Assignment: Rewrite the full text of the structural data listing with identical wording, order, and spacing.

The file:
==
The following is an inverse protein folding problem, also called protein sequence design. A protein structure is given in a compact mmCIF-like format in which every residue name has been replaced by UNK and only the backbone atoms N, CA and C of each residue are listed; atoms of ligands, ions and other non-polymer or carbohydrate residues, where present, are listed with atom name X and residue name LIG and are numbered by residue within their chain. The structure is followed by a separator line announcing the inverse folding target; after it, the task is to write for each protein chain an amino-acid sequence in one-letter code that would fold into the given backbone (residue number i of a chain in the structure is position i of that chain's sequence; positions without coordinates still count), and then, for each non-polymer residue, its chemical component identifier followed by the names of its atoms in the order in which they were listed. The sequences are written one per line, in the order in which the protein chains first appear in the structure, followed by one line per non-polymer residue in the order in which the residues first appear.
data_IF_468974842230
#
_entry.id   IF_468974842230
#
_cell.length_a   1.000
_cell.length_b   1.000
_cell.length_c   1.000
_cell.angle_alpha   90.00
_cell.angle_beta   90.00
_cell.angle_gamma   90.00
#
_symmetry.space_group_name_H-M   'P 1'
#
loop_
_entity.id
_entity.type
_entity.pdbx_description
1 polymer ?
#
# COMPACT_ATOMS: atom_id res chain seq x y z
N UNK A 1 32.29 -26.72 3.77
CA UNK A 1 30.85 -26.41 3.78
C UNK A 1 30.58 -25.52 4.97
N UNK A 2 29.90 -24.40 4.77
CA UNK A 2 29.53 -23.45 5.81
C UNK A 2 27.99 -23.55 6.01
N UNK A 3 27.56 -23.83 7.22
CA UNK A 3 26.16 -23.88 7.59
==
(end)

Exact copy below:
The following is an inverse protein folding problem, also called protein sequence design. A protein structure is given in a compact mmCIF-like format in which every residue name has been replaced by UNK and only the backbone atoms N, CA and C of each residue are listed; atoms of ligands, ions and other non-polymer or carbohydrate residues, where present, are listed with atom name X and residue name LIG and are numbered by residue within their chain. The structure is followed by a separator line announcing the inverse folding target; after it, the task is to write for each protein chain an amino-acid sequence in one-letter code that would fold into the given backbone (residue number i of a chain in the structure is position i of that chain's sequence; positions without coordinates still count), and then, for each non-polymer residue, its chemical component identifier followed by the names of its atoms in the order in which they were listed. The sequences are written one per line, in the order in which the protein chains first appear in the structure, followed by one line per non-polymer residue in the order in which the residues first appear.
data_IF_468974842230
#
_entry.id   IF_468974842230
#
_cell.length_a   1.000
_cell.length_b   1.000
_cell.length_c   1.000
_cell.angle_alpha   90.00
_cell.angle_beta   90.00
_cell.angle_gamma   90.00
#
_symmetry.space_group_name_H-M   'P 1'
#
loop_
_entity.id
_entity.type
_entity.pdbx_description
1 polymer ?
#
# COMPACT_ATOMS: atom_id res chain seq x y z
N UNK A 1 32.29 -26.72 3.77
CA UNK A 1 30.85 -26.41 3.78
C UNK A 1 30.58 -25.52 4.97
N UNK A 2 29.90 -24.40 4.77
CA UNK A 2 29.53 -23.45 5.81
C UNK A 2 27.99 -23.55 6.01
N UNK A 3 27.56 -23.83 7.22
CA UNK A 3 26.16 -23.88 7.59